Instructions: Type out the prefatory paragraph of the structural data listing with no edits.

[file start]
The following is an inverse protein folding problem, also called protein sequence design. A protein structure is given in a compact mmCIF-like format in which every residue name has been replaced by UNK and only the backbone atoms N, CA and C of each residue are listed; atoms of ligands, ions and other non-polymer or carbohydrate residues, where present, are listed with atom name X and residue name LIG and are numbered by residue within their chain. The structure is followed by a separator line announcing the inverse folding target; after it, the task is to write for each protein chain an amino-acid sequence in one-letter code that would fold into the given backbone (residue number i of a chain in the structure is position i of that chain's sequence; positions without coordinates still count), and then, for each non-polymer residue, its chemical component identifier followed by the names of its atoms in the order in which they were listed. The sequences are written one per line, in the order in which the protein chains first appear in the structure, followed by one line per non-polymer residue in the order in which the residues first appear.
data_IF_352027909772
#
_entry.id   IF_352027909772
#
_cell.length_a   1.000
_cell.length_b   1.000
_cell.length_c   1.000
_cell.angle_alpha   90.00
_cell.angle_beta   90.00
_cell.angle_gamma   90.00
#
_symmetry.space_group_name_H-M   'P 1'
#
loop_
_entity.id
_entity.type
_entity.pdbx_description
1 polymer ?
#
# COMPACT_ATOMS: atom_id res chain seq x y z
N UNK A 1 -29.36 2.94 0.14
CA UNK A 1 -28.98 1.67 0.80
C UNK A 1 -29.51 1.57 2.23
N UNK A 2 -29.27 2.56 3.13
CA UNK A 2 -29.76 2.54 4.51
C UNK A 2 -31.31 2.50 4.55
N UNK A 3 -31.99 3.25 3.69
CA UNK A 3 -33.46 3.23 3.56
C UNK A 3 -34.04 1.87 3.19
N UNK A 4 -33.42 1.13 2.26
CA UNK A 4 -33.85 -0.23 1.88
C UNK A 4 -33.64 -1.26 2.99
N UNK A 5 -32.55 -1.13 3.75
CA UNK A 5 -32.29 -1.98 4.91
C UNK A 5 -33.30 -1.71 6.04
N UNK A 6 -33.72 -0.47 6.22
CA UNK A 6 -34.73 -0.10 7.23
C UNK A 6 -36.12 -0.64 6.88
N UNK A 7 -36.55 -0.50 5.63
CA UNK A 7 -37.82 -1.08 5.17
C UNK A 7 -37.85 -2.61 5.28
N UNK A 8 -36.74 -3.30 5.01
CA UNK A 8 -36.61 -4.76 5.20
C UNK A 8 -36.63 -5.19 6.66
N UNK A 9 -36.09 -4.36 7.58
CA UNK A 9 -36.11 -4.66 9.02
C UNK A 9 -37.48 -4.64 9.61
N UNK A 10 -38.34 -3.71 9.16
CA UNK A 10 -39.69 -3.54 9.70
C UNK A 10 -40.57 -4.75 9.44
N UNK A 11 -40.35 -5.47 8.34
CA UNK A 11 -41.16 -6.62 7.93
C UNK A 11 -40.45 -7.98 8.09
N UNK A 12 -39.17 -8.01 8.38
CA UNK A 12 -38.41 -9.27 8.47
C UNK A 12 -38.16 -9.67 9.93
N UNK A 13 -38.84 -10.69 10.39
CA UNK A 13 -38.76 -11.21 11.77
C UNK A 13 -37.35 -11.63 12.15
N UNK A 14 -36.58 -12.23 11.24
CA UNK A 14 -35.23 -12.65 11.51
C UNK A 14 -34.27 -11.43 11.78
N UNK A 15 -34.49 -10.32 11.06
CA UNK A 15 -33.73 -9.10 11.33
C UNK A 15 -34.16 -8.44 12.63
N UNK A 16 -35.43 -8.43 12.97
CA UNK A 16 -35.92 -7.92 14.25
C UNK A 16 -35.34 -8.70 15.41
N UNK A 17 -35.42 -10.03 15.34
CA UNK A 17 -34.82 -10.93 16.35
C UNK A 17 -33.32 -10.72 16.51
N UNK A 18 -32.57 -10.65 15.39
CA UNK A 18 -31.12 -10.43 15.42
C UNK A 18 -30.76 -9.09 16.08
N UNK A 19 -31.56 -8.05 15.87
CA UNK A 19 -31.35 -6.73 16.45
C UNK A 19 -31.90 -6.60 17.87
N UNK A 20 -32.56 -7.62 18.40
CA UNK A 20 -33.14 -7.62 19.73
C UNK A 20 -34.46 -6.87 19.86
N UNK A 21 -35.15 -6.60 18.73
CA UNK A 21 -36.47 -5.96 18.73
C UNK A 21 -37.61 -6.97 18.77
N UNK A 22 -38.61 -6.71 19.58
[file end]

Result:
The following is an inverse protein folding problem, also called protein sequence design. A protein structure is given in a compact mmCIF-like format in which every residue name has been replaced by UNK and only the backbone atoms N, CA and C of each residue are listed; atoms of ligands, ions and other non-polymer or carbohydrate residues, where present, are listed with atom name X and residue name LIG and are numbered by residue within their chain. The structure is followed by a separator line announcing the inverse folding target; after it, the task is to write for each protein chain an amino-acid sequence in one-letter code that would fold into the given backbone (residue number i of a chain in the structure is position i of that chain's sequence; positions without coordinates still count), and then, for each non-polymer residue, its chemical component identifier followed by the names of its atoms in the order in which they were listed. The sequences are written one per line, in the order in which the protein chains first appear in the structure, followed by one line per non-polymer residue in the order in which the residues first appear.